clock menu more-arrow no yes mobile

Filed under:

How Donald Trump got CNBC to change its rules for tonight's GOP debate

Andrew Prokop is a senior politics correspondent at Vox, covering the White House, elections, and political scandals and investigations. He’s worked at Vox since the site’s launch in 2014, and before that, he worked as a research assistant at the New Yorker’s Washington, DC, bureau.

Two weeks ago, Donald Trump laid out an ultimatum. If CNBC — the host of tonight's Republican debate — didn't limit the event to two hours and allow the candidates to give opening and closing statements, he wouldn't show up. Ben Carson soon joined him in this boycott threat.

So on October 16, CNBC caved on both. The network agreed to cap the debate to two hours, and reportedly plans to feature 30-second closing statements from each candidate, and give them each 30 seconds to answer an open-ended question at the very beginning of the debate. Appropriately, Trump crowed on Twitter:

Why Trump had leverage

While Republican elites might well have been thrilled if Trump skipped out on tonight's debate, CNBC certainly wouldn't have felt the same way.

That's because the ratings for the first two Republican debates were massive and unprecedented — they averaged 24 million and 23 million viewers each. Indeed, Fox News's first debate was the highest-rated non-sports program ever to air on cable news. And higher expected ratings mean big ad sales — after Fox's record ratings came in, CNN, the host of the second GOP debate, started charging 40 times its usual rates for ads, according to Ad Age.

Most people believe these ratings were only so high because of Donald Trump. This week's Democratic debate averaged 15 million viewers for CNN — still very impressive, but well below the Republican ratings. So there's big money in airing a debate featuring the billionaire real estate mogul.

Yet the last debate did not go well for Trump — after it, his seemingly inexorable rise in the polls reversed itself for the first time. He seems to prefer the regular disproportionate coverage he gets from the media to specific events that place him on an equal footing with the other candidates.

Trump also understands his power to draw ratings quite well, having used it to great effect in his tangles with Fox News. So he knew he had leverage to ask CNBC for some changes. At least, some leverage.

What Trump demanded

The two demands Trump made of the network were actually pretty reasonable. Practically everyone except ad sellers seemed to agree that the last Republican debate, which lasted three hours, went on far too long. So when CNBC told the candidates that the debate would be two hours of actual "debate time" — plus commercial breaks — Trump demanded that two hours be the cap for the debate as a whole, and CNBC went along.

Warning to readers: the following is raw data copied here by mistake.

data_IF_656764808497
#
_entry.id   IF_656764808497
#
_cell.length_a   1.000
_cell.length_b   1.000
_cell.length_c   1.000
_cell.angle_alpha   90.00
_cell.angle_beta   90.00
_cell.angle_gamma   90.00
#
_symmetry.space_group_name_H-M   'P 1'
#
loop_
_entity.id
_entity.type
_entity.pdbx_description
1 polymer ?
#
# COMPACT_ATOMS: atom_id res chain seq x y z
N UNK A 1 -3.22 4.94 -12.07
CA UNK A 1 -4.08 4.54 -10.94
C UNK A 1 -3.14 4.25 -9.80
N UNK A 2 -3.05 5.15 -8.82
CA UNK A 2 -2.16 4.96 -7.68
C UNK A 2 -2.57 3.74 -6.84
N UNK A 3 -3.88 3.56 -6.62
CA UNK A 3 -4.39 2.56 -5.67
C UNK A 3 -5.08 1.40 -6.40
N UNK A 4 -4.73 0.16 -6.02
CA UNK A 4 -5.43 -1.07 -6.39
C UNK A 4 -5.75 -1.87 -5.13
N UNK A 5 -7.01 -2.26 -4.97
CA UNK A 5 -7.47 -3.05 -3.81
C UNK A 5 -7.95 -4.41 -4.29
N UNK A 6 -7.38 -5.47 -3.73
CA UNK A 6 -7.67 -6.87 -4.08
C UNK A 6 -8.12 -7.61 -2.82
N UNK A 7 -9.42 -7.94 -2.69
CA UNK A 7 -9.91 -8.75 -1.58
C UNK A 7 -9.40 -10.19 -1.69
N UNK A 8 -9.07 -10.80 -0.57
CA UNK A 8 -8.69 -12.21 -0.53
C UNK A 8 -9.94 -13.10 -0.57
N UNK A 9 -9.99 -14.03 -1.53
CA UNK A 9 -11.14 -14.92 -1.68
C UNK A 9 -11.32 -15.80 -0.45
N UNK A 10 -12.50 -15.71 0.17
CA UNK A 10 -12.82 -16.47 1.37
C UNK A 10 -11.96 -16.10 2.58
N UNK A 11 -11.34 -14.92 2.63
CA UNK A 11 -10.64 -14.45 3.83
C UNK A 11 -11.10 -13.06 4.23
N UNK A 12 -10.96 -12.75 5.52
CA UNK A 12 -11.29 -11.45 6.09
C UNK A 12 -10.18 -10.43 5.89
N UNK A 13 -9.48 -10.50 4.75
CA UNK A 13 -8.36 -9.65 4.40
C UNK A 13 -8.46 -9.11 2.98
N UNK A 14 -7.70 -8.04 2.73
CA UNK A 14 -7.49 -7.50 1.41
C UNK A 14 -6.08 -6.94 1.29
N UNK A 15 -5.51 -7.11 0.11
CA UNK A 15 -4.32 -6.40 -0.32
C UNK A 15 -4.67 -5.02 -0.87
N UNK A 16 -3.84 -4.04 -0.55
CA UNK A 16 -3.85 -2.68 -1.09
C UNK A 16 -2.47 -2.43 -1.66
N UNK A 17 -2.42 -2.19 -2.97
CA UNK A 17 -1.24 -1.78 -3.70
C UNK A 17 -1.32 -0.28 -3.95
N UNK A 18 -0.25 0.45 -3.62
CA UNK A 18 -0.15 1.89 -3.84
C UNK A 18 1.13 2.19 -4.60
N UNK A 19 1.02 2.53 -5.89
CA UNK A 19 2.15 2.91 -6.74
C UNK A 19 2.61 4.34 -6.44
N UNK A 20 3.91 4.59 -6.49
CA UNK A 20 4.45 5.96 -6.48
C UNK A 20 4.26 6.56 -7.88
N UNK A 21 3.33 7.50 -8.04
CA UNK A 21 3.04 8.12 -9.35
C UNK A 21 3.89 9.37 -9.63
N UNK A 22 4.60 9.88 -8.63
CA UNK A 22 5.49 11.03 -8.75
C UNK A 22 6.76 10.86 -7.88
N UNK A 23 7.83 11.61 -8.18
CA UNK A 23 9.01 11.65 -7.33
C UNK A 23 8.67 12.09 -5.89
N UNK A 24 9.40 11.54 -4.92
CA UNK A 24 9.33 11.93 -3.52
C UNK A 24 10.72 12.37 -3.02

But a shorter debate also benefits Trump personally. It's usually in the frontrunner's interest to limit events that could dent his or her lead — hence why many believe the Democrats' sparser debate schedule was designed to help Hillary Clinton. With fewer minutes onstage, there are fewer opportunities for Trump to screw up, and fewer chances for the other candidates to take the national spotlight.

The second request was for the candidates to have opening and closing statements. The networks tend to find statements like these boring and undramatic because candidates just tend to repeat parts of their ordinary stump speeches. Plus, if there are a lot of candidates onstage, these perfunctory statements can take up a lot of precious debate time.

But it wasn't just Trump who wanted them — most of the other candidates did too. They'd far prefer to begin and end the debate on their own terms, not on the network's. According to a report by Politico's Alex Isenstadt, a Rand Paul aide even told an RNC official on a conference call, "If we don’t have opening and closing statements, CNBC can go fuck themselves."

Again, though, Trump could benefit. Judging from how often he repeats his slogan that he wants to "Make America Great Again," he thinks his basic campaign themes are quite effective. He also sounds different from the other candidates, and as the poll leader, his closing statement would traditionally be the final one given — which means Trump would have the last word.

What Trump truly would have wanted is tougher criteria for who gets onstage — right now, it looks like all 11 candidates from the CNN debate will make the cut, and Trump has repeatedly complained that too many candidates were in that debate. But since CNBC had already clearly laid out its rules for who makes the cut, changing that would've been too big an ask — even for Trump. Maybe next time, though.

Disclosure: NBCUniversal, which owns CNBC, is an investor in Vox Media.

Sign up for the newsletter Sign up for Vox Recommends

Get curated picks of the best Vox journalism to read, watch, and listen to every week, from our editors.